Cloud computing and mobility are the two most prominent IT technology trends for 2014 (and perhaps beyond), with the packaging of big data and the continued growth of software sales rounding out the quartet, based on analysis presented in a CompTIA webcast.
Meanwhile, IT channel trends are expected to be highlighted by business transformation, re-branding the “trusted adviser” concept, training staff to keep up with changing technology and sifting through the battle between collaboration and competition among IT firms.
All of these trends could mean we’ll see growth of about 3.4 percent in the global IT space, with some projections even more optimistic, said Tim Herbert, CompTIA VP of research and market intelligence during the association’s IT Industry Outlook presentation.
The global IT industry could grow to $3.6 trillion in 2014, with the U.S. comprising almost $1 trillion, or about 27 percent, of that total.
IT services and software show the highest growth rates for the next calendar year, says Herbert, perhaps reflecting downward pressure on hardware.
“There’s growing confidence the economy has stabilized,” he says.
Cloud computing, says CompTIA director of technology analysis Seth Robinson, is “the way of the future” and it offers “an opportunity for something disruptive” in the IT world. CompTIA expects more competition among public cloud providers and private cloud enablers, says Robinson, noting the private cloud space “will be very active” in 2014.
Many companies that move into the public cloud space eventually move some of their information either to another cloud, a private cloud or even back to an on-premises system. That structure makes it increasingly complicated to handle on their own, meaning outside assistance will be at a premium going forward, says Robinson.
The increased reliance on mobility, especially as wearable devices such as Google Glass and Samsung Gear smart watches, could lead to more frequent use of technologies such as smart windows for public displays and conference rooms, says Robinson.
Even so, the PC remains big business, with more than four out of every five employers saying they provide laptops for their employees. About three-quarters allow companywide desktop computer use, while about 70 percent pay for employee smartphones and just less than half foot the bills for employees’ tablets.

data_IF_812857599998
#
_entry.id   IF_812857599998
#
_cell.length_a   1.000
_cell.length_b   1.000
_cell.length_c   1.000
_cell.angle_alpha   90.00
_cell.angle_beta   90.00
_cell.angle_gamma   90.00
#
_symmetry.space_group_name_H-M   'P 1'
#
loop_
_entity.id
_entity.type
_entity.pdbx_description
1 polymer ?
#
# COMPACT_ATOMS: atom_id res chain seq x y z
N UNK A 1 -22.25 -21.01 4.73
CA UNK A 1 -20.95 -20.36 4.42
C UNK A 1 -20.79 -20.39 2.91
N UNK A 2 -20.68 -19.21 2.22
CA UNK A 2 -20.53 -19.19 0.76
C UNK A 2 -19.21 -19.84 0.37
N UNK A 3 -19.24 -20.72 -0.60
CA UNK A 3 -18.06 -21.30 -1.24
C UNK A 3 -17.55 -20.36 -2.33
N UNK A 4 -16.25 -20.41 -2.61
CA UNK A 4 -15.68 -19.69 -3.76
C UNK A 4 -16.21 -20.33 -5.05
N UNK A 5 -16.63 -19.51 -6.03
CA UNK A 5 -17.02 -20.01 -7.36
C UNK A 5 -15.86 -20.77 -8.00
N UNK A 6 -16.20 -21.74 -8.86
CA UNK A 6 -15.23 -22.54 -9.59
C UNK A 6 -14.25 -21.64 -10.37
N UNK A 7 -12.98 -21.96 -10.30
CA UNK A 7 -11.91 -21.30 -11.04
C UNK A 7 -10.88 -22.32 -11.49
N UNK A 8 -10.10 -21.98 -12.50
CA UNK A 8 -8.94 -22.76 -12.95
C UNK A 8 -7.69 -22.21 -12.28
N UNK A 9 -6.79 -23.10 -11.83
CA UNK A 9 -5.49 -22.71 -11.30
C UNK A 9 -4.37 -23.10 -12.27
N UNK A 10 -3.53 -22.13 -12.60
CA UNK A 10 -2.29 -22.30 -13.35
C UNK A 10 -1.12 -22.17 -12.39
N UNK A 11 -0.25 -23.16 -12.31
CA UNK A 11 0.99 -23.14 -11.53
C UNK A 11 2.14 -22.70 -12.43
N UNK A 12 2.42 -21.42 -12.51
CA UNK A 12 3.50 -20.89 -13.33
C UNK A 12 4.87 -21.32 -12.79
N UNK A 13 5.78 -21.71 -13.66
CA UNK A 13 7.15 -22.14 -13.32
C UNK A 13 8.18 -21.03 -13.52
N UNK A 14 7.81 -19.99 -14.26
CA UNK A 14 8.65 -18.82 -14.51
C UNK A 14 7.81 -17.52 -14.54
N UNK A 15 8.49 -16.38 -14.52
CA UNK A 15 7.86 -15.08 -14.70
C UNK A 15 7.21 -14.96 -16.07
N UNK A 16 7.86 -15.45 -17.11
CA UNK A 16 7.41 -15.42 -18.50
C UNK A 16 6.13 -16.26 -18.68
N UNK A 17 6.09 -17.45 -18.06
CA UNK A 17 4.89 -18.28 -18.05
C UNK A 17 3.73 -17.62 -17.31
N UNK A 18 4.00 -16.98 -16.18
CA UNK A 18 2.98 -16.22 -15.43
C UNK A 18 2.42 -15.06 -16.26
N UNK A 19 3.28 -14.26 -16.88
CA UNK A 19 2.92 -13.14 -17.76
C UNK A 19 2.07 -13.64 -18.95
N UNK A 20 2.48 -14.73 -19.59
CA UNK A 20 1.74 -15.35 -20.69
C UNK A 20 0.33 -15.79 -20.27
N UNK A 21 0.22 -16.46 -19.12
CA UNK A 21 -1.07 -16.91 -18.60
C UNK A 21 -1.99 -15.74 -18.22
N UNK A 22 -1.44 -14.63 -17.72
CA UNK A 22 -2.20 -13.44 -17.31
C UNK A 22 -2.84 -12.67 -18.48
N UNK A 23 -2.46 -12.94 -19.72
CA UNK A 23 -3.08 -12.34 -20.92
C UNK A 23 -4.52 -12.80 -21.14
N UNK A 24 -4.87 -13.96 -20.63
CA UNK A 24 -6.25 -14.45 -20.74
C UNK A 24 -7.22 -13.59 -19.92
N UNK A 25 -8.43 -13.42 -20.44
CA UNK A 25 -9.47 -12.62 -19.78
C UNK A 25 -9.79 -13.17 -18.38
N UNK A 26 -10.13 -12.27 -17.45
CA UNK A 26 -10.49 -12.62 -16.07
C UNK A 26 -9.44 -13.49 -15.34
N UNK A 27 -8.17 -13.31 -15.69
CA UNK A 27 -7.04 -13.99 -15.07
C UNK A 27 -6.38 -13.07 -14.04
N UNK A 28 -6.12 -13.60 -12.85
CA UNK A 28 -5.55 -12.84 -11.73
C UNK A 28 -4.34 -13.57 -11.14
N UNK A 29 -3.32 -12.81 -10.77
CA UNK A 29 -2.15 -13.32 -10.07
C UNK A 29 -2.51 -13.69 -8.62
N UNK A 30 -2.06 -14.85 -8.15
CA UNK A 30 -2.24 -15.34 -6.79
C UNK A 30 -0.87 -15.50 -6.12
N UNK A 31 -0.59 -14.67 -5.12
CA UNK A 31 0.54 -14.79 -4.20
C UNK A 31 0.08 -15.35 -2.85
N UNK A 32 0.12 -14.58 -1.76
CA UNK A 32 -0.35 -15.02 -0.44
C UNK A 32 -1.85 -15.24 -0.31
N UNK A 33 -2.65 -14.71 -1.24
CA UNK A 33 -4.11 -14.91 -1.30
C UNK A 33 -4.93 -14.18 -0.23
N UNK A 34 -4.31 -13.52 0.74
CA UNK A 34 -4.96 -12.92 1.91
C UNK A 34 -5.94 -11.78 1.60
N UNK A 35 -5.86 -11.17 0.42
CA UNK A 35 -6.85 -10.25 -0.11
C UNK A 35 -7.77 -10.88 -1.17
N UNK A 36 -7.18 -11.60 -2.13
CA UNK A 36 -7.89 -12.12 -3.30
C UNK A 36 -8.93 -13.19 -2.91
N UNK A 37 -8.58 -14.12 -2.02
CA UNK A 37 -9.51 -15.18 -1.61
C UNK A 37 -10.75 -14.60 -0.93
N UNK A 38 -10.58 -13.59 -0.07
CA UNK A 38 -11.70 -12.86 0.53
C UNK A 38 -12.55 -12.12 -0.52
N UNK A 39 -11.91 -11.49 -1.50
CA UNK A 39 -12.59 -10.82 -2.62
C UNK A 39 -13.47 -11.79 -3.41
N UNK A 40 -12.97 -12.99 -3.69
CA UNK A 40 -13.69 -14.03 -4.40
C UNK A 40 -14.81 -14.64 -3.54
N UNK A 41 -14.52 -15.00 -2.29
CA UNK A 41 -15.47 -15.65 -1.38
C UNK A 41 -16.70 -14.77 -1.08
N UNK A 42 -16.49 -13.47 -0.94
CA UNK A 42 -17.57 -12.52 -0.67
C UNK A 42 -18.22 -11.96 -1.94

The packaging of so-called Big Data will mark another important trend in the year ahead, says Robinson, who also expects to see software continue to be an important part of an IT provider’s bottom line, with Gartner predicting a 6.8 percent growth this year.
Still, the Lenovo purchases show hardware will still play a key role in 2014, says Robinson.
IT Channel Trends
Business transformation will move more to the forefront in 2014, says CompTIA director of industry analysis Carolyn April. About 64 percent of firms say they’ll realize moderate growth in managed services in the next five years and another 17 percent will see high growth (75 percent or more) in managed services over that time frame. That structure can get complicated, says April.
“You’re nurturing two different types of businesses,” she says. “It’s not a simplistic way to operate, but you’re able to serve a variety of needs for your customers who are looking for a one-stop shop or just a variety of customers.”
Because younger employees are more comfortable vetting their technology purchases on their own, the need for IT companies as the proverbial “trusted adviser” has diminished, says April. With Millennials outnumbering Baby Boomers in the workforce within the next five years, “that will flip the channel,” she says. That means a shift in purchase power away from the IT department or CIO to the CFO, department heads or even the marketing departments.
“That’s a very different conversation,” says April. “It needs to be less techy and more business-oriented.” That means retraining the sales staff to sell products and services in a different way.
Today’s IT companies also need to remain on top of the ever-changing technology landscape, including unified communications, big data, cloud computing and mobility, says April. The other issue will be figuring out which companies in the IT space (and beyond) represent possible partners and which should be considered competition. With the splintering of the IT market, that becomes increasingly difficult and could change often depending on the goal or customer.
Related Video—InfoComm executive director David Labuskes discusses how AV-IT convergence will play out in 2014.